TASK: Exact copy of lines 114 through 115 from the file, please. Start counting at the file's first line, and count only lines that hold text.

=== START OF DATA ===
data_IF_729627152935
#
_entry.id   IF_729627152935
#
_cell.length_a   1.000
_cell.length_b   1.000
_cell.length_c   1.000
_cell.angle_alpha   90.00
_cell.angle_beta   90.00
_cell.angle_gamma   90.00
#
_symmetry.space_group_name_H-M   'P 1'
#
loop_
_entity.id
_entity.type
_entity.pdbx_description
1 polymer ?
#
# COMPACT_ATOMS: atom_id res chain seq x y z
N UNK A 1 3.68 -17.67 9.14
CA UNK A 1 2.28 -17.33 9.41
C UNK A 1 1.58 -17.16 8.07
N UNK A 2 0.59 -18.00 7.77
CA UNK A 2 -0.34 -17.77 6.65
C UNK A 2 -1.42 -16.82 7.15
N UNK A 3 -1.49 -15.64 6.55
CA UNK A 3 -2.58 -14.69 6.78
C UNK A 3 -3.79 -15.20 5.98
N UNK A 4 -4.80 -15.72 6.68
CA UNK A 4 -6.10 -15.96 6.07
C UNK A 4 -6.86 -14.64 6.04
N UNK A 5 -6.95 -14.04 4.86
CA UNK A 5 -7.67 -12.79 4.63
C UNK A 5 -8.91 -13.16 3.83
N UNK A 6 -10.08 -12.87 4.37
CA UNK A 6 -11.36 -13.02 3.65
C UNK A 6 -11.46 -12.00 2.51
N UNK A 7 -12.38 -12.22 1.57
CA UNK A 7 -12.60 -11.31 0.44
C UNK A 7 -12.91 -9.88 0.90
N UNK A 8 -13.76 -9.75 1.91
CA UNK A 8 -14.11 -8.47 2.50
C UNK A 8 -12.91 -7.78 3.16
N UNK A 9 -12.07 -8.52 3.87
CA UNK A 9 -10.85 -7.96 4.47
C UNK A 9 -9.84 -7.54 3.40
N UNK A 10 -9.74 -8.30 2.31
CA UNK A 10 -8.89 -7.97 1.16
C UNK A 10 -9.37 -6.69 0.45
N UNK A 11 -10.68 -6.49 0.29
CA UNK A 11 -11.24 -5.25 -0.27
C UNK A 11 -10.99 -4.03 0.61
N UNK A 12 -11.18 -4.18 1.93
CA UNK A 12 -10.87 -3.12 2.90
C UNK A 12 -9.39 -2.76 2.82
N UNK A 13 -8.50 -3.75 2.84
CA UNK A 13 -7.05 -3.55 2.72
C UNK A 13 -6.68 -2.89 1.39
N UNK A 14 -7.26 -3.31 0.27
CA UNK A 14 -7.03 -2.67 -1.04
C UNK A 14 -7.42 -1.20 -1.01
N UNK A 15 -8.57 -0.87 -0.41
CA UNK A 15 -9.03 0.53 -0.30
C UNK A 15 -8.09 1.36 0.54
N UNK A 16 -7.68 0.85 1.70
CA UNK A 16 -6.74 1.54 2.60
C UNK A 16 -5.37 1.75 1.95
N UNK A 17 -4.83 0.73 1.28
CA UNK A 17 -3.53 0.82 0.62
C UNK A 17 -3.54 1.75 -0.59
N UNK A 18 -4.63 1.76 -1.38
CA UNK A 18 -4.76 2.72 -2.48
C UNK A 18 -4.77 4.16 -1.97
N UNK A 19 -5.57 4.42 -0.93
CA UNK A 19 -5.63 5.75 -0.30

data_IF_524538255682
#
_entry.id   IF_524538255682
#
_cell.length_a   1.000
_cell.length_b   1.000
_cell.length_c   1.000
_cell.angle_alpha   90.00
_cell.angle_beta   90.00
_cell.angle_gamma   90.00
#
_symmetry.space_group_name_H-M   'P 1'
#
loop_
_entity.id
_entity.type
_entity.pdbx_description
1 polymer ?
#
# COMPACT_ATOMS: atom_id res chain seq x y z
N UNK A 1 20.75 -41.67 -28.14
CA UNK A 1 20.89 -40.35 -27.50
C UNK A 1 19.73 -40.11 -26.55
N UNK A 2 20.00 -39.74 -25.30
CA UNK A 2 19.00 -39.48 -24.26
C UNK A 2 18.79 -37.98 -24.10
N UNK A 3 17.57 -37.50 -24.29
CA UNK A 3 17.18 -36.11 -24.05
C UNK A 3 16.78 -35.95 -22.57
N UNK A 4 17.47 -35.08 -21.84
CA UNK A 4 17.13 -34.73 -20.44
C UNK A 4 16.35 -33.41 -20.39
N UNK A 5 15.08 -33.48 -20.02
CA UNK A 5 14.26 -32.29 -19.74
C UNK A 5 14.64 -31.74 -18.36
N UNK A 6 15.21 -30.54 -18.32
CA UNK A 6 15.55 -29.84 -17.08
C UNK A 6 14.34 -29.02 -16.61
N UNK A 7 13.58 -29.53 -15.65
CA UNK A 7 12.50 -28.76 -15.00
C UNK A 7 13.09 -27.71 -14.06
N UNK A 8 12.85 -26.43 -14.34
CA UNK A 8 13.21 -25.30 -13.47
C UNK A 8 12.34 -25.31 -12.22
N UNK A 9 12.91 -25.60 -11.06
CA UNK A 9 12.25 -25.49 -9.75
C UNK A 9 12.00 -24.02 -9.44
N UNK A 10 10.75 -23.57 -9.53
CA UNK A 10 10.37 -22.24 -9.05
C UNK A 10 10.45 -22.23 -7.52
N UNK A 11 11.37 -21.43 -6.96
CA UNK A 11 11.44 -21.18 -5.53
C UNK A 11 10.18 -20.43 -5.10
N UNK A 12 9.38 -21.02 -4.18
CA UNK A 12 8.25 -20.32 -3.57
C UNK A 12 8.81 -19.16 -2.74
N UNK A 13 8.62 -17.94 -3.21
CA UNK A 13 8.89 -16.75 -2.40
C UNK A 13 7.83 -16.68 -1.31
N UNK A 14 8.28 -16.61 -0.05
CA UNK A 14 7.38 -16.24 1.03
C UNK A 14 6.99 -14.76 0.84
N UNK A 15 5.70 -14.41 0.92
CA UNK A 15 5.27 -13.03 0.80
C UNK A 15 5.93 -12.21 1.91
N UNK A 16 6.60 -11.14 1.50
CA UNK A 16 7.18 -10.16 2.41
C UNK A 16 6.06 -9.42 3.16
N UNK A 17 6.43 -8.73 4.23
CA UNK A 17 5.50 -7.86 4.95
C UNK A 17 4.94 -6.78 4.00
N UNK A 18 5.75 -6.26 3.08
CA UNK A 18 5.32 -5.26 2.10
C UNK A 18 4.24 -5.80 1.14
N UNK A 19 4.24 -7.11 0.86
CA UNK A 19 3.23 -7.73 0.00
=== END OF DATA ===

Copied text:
C UNK A 6 14.34 -29.02 -16.61
N UNK A 7 13.58 -29.53 -15.65